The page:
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Leaf-peeping season: 3 million out-of-staters expected to visit NH this fall

By Adam Urquhart - Staff Writer | Oct 14, 2018

Staff photos by Adam Urquhart The leaves upon the trees in Mine Falls Park are starting to get a makeover as we move further into fall. While some trees are slow to turn over to bright fall tones, these leaves boast a vibrant red color.

All-time highs for visitation and spending are projected as out-of-staters pour into New Hampshire during peak leaf peeping season.

As the treelines turn to bright yellows and rustic red-orange tones, many from near and far venture to the Granite State for breathtaking landscapes and seasonal activities. While leaf peepers have already trickled into the state to admire the changing leaves upon the trees, officials with the New Hampshire Division of Travel and Tourism Development are projecting 3 million out-of-state, overnight visitors to spend $1.4 billion throughout the state this fall. This would mark a 4.5 percent increase in visitors, along with a 5 percent increase in spending.

“As the second-largest travel season in New Hampshire, representing about 25 percent of New Hampshire’s total annual visitation, the fall season plays a critical economic role in driving spending that supports a variety of businesses statewide,” Department of Business and Economic Affairs Commissioner Taylor Caswell said.

Featuring scenic drives, outdoor activities and various farm stands spread about the state, New Hampshire’s fall season draws the largest percentage of visitors from outside New England. However, William Watson, meteorologist at the National Weather Service in Gray, Maine, said much of Maine and northern New Hampshire are either peaking or nearly there, although other areas of the state are off to a slow start. He said there has been a little delay this year, but that usually around early October colors begin to peak.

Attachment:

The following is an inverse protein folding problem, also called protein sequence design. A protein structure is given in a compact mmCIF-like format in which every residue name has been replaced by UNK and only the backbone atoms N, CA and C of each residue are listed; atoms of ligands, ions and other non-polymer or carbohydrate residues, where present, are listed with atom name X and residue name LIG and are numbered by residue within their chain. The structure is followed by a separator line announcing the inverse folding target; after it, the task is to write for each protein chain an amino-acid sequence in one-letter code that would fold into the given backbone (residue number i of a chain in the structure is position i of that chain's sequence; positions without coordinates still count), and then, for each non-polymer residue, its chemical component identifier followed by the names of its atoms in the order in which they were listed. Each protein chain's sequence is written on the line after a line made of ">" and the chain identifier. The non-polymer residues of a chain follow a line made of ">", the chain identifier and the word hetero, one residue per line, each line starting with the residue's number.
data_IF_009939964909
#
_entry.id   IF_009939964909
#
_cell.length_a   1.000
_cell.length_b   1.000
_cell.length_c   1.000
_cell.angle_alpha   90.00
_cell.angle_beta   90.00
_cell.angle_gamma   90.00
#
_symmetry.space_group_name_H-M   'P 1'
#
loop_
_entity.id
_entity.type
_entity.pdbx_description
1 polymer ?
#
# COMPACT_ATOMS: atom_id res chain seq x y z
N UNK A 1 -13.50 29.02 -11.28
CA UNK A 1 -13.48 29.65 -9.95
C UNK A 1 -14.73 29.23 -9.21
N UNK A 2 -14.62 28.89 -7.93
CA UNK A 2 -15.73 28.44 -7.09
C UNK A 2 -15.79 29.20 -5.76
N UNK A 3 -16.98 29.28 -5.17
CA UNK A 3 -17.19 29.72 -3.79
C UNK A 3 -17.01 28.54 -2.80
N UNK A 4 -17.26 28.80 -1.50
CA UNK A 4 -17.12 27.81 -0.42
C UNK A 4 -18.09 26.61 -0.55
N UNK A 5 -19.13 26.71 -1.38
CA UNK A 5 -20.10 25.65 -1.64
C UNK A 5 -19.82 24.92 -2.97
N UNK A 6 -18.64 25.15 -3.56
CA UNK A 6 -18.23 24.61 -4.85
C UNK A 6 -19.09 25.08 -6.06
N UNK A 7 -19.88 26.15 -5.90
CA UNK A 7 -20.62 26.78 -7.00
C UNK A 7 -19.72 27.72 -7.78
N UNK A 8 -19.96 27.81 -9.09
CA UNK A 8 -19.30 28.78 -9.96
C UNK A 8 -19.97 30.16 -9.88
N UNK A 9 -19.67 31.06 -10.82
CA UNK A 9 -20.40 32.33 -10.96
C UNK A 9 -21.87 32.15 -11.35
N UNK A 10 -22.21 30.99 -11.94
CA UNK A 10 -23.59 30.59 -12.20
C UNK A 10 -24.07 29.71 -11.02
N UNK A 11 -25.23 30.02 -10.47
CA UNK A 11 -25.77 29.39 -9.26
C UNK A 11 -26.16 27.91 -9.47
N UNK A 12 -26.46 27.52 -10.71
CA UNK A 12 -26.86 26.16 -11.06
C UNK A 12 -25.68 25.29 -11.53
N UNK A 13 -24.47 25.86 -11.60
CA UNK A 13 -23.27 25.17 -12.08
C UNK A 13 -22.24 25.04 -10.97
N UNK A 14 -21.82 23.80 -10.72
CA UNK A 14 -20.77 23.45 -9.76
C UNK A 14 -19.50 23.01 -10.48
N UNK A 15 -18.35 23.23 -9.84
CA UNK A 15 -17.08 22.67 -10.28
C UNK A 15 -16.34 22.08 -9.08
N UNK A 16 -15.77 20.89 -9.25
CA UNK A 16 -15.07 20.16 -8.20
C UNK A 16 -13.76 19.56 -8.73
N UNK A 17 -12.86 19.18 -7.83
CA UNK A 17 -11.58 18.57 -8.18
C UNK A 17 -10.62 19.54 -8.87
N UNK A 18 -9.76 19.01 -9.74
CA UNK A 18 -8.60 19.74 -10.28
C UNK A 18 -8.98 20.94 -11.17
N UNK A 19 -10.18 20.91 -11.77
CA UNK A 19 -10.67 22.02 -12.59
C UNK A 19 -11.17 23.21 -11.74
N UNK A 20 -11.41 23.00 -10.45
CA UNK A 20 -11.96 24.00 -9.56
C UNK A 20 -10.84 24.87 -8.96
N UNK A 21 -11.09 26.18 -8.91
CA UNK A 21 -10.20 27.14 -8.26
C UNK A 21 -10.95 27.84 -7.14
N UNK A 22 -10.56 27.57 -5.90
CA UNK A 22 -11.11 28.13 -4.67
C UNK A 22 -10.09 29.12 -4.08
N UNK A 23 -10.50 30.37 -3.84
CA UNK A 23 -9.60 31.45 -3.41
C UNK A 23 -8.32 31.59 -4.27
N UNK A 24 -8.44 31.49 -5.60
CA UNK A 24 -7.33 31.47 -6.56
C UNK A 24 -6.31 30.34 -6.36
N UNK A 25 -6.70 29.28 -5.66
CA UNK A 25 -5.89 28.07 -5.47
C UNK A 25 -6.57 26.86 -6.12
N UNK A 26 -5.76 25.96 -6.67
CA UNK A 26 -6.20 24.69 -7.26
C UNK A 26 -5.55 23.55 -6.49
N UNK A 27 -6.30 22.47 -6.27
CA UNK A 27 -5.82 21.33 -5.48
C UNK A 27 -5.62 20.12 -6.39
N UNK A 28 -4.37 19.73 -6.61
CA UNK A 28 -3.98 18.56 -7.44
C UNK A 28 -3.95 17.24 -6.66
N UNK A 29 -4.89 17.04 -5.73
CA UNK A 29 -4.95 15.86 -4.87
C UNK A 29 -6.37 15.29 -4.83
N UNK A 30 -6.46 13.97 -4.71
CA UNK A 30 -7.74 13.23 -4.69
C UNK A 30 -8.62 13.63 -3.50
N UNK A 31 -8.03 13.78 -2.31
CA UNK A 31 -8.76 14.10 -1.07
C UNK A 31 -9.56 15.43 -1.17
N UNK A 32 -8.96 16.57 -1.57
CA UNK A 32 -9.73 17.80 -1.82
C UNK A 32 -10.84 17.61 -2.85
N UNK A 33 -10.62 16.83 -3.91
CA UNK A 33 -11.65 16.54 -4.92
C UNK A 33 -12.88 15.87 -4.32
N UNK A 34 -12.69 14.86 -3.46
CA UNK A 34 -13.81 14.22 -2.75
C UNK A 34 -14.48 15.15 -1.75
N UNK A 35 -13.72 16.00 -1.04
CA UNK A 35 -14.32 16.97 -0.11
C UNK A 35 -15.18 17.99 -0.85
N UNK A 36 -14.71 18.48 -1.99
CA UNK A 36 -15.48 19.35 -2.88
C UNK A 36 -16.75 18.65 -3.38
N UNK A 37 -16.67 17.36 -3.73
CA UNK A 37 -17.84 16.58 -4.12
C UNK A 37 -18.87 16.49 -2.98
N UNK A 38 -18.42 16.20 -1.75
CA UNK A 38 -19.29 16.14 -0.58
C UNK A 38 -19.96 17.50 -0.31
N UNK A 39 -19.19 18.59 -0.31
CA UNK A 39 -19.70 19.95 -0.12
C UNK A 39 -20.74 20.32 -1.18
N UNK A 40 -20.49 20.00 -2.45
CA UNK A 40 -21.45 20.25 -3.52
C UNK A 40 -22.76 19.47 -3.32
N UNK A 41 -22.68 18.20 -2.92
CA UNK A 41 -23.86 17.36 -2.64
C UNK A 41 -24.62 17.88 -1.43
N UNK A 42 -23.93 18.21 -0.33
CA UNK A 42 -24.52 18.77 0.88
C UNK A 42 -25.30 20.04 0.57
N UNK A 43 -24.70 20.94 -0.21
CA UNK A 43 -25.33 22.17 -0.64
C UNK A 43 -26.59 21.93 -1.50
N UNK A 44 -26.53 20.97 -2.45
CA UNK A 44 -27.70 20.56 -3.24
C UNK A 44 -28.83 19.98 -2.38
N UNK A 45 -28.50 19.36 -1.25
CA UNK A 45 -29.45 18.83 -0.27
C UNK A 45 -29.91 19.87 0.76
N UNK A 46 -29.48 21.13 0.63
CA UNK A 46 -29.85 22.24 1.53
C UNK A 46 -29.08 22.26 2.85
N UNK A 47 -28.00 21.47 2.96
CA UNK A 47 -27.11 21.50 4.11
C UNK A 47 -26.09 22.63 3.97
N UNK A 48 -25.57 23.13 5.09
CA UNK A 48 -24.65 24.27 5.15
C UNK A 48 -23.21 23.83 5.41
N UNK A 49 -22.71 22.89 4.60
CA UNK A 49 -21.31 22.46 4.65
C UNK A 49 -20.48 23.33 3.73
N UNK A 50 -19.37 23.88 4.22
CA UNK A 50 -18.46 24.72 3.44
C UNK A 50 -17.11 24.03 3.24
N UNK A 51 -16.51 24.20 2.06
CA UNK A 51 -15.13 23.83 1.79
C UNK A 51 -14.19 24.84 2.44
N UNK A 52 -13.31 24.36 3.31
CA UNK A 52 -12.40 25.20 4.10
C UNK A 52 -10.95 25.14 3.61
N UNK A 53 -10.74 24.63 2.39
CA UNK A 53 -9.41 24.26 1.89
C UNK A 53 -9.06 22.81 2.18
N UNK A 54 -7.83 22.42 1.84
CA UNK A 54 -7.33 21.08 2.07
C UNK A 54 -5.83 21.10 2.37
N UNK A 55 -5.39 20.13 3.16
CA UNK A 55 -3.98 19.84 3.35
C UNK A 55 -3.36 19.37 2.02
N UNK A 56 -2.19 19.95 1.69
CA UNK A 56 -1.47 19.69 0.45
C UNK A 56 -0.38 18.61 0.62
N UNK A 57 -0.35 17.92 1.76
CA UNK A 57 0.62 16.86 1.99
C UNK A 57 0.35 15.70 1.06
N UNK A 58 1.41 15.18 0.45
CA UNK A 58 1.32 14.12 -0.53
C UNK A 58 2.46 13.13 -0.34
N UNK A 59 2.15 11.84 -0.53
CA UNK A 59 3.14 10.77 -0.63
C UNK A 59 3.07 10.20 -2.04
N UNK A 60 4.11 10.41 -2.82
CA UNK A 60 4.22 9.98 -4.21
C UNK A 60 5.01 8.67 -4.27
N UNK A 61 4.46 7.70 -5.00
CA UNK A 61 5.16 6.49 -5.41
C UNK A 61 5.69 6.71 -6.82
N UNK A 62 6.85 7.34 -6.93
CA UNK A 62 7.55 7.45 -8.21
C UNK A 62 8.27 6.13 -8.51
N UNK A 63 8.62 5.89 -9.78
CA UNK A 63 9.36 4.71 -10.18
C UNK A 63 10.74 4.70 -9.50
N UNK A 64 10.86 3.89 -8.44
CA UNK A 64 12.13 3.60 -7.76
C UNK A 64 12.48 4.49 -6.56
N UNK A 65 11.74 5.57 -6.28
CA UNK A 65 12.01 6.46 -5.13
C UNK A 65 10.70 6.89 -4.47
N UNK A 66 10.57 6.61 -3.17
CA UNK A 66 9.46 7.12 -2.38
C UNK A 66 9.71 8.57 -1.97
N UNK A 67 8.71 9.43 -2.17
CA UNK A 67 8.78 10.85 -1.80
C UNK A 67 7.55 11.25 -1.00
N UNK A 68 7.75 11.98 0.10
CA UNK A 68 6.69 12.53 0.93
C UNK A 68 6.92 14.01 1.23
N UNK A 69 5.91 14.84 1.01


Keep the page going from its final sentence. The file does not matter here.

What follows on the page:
“It’s been a little behind this year and I think some of that is due to dryer conditions we had, especially in early spring and early summer,” Watson said. “If you get dryer weather, that can have an effect on the foliage at this time.”

Staff photos by Adam Urquhart While engaging in various recreational activities at Mine Falls Park people may notice colorful tree lines casting their reflections on the water near the Nashua River Boat Ramp.

However, as a reminder he said there is many contributing factors, but that the dry weather experienced earlier in the year may be one reason for the late start. Watson said it may be the latter part of October before peak conditions paint the trees in the Nashua area.

Nonetheless, there are already some patches of color seen throughout the Nashua area, including at Mine Falls Park.

“The division is tireless in its efforts to reinforce that the Granite State is the Northeast’s premier travel destination,” New Hampshire Division of Travel and Tourism Development Director Victoria Cimino said.

“The new blog on visitnh.gov is a perfect example of that continuous evolution, offering fresh, new content from authentic, New Hampshire insiders,” she added.

Adam Urquhart can be reached at 594-1206, or aurquhart@nashuatelegraph.com.

Staff photos by Adam Urquhart A man paces himself while jogging through the trails of Mine Falls Park, making his way past trees featuring fall colors.


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